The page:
This is the test rt-ai design. The UVCCam and MediaView SPEs are running on an Ubuntu desktop, the CoralSSD SPE is running on the Raspberry Pi 4. It is getting a respectable 12fps with 1280 x 720 frames (an earlier version of this post had reported much worse performance but that was due to some silly image loading code). The utilization of one CPU core is around 93% which is fair enough for a Python SPE. I am sure that a C++ version of this SPE would be considerably faster again.

Getting this running at all was interesting as the Pi 4 requires Raspbian Buster and that comes with Python 3.7 which is not supported by the edgetpu_api toolkit at this point in time.

After writing the original blog post I discovered that in fact it is trivial to convert the edgetpu_api installation to work with Python 3.7. Without doing any virtualenv and Python 3.5 stuff, just run install.sh (modified as described below to recognize the Pi 4 and fix the sudo bug) and enter these commands:

cd /usr/local/lib/python3.7/dist-packages/edgetpu/swig
sudo cp _edgetpu_cpp_wrapper.cpython-35m-arm-linux-gnueabihf.so _edgetpu_cpp_wrapper.cpython-37m-arm-linux-gnueabihf.so

Turns out all it needed was a correctly named .so file to match the Python version. Anyway, if you want to go the Python 3.5 route…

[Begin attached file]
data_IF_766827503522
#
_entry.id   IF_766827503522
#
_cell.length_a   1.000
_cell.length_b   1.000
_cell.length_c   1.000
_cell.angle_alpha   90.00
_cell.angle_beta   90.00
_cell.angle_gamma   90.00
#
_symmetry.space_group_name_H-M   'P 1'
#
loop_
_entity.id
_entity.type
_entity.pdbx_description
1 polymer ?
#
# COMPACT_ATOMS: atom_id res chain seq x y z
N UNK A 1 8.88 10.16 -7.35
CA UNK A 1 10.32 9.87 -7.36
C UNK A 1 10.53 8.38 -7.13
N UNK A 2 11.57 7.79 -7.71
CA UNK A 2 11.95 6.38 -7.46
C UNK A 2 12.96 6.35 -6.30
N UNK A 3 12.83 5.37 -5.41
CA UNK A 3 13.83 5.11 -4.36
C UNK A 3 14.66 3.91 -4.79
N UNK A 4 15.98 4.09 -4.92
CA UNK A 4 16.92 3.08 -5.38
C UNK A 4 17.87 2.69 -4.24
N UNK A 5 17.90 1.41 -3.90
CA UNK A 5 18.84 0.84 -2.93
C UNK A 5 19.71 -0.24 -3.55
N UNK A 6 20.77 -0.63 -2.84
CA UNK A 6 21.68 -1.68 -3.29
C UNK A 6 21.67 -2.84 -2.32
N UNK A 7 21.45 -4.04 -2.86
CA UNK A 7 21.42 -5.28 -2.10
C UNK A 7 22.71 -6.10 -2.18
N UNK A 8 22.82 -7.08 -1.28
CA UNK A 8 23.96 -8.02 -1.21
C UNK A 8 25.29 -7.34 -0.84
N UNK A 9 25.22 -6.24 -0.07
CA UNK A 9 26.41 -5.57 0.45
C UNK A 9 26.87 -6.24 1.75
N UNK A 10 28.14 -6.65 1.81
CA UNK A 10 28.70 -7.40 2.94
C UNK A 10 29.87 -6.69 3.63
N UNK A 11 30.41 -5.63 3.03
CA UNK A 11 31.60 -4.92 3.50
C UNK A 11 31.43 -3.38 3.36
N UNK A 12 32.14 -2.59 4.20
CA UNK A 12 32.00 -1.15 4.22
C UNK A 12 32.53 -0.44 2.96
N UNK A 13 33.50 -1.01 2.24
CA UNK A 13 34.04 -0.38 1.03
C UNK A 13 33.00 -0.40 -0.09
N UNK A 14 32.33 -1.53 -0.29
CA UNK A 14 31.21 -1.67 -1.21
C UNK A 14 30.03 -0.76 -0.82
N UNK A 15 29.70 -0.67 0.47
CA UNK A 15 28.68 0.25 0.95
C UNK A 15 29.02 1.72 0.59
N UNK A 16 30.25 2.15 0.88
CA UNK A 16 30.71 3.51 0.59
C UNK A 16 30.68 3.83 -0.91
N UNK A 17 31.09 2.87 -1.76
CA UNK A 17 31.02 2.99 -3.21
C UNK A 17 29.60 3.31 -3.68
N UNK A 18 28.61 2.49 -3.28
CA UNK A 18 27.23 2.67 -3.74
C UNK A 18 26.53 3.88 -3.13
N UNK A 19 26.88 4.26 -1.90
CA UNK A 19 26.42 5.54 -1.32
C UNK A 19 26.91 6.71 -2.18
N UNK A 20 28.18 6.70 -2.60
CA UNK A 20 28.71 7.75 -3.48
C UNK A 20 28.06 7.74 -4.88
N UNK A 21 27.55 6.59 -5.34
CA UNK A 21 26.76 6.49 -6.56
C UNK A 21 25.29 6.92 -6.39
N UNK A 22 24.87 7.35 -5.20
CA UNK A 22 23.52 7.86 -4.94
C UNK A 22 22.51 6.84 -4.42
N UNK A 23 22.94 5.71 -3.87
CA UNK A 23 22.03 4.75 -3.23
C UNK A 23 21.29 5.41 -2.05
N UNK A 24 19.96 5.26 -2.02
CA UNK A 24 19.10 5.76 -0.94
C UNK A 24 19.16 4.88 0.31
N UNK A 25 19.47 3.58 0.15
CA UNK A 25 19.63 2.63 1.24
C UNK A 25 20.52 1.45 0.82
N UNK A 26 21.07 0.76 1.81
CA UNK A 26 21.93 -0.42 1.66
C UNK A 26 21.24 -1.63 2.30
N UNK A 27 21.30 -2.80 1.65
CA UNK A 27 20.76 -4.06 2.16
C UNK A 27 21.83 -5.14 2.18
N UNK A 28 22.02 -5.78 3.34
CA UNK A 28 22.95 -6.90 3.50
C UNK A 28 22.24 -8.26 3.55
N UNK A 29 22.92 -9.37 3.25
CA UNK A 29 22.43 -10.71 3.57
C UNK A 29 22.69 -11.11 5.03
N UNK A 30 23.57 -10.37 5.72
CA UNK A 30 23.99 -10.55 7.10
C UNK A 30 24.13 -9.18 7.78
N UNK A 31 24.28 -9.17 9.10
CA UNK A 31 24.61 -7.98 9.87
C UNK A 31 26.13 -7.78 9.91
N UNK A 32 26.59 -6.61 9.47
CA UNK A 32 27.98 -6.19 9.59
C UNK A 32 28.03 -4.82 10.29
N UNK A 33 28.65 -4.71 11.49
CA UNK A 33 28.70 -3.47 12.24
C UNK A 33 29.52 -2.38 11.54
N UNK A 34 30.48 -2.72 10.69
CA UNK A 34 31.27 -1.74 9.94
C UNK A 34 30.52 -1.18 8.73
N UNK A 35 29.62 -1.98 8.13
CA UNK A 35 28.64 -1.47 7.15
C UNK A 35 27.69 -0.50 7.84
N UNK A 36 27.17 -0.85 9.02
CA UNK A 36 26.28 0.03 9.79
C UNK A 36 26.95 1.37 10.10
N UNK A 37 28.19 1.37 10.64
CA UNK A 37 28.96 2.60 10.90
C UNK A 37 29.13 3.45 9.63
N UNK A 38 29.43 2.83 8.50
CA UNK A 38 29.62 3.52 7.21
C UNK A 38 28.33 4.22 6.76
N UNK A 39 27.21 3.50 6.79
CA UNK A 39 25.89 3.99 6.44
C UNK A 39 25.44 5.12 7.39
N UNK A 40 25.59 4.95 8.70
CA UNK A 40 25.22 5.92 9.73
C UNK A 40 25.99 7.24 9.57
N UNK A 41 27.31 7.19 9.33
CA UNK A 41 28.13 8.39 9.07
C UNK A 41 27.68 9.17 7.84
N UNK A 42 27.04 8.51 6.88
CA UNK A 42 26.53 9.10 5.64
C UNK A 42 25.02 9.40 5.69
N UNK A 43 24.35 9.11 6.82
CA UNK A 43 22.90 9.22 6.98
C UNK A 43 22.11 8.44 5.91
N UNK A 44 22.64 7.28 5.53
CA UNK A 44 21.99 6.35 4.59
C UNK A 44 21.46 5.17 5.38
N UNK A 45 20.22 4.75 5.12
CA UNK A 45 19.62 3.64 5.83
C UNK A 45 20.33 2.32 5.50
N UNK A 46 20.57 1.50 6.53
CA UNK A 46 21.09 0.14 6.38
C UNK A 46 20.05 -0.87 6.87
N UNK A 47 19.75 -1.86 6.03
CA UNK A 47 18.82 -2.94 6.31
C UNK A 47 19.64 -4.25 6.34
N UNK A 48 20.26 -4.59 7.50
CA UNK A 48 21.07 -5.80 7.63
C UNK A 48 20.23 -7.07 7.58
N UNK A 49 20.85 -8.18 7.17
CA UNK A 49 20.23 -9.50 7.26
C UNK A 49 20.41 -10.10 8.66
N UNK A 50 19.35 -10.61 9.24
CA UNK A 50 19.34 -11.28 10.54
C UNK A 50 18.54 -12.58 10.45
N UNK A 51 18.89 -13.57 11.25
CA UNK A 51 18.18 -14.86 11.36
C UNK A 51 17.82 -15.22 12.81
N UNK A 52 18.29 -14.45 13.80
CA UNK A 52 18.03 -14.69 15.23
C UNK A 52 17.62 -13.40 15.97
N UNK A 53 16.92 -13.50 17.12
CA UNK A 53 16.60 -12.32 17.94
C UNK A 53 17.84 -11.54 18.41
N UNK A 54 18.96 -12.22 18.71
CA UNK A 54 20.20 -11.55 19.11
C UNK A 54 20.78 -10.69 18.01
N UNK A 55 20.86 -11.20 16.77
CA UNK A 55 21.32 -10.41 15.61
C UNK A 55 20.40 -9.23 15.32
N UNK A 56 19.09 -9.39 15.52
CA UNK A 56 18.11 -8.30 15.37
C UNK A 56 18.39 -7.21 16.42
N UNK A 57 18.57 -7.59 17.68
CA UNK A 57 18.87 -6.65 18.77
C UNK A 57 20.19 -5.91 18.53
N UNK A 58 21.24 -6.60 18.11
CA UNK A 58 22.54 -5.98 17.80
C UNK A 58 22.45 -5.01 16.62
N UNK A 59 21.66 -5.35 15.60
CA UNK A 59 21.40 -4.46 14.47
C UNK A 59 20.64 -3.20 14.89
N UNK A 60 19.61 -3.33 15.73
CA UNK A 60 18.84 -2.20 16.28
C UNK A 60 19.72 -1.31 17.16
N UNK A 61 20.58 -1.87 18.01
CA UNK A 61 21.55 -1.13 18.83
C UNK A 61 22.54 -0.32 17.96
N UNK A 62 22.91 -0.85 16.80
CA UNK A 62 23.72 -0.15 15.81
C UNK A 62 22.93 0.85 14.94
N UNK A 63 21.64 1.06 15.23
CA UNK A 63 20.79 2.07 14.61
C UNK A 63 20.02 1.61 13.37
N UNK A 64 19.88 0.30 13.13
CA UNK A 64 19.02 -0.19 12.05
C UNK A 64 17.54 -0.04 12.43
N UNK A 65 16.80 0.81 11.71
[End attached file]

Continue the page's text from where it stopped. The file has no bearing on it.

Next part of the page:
The ARM version of the Python library is only compiled for Python 3.5. So, Python 3.5 needs to be installed alongside Python 3.7. To do this, download the GZipped source from here and expand and build with:

tar xzf Python-3.5.7.tgz
cd Python-3.5.7
sudo apt-get install libssl-dev
./configure --enable-optimizations
sudo make -j4 altinstall
virtualenv --python=python3.5 venv
source venv/bin/activate

The result of all of this should be Python 3.5 available in a virtual environment. Any specific packages that need to be installed should be installed using pip3.5 as required. Regarding numpy, I found that the install didn’t work for some reason (there were missing dependencies when imported) and I had to use this command (as described here):

pip3.5 install numpy --upgrade --no-binary :all:

Now it is time to install the edgetpu_api which is basically a case of following the instructions here. However, install.sh has a small bug and also will not recognize the Pi 4.

Modify install.sh to recognize the Pi 4 by adding this after line 59: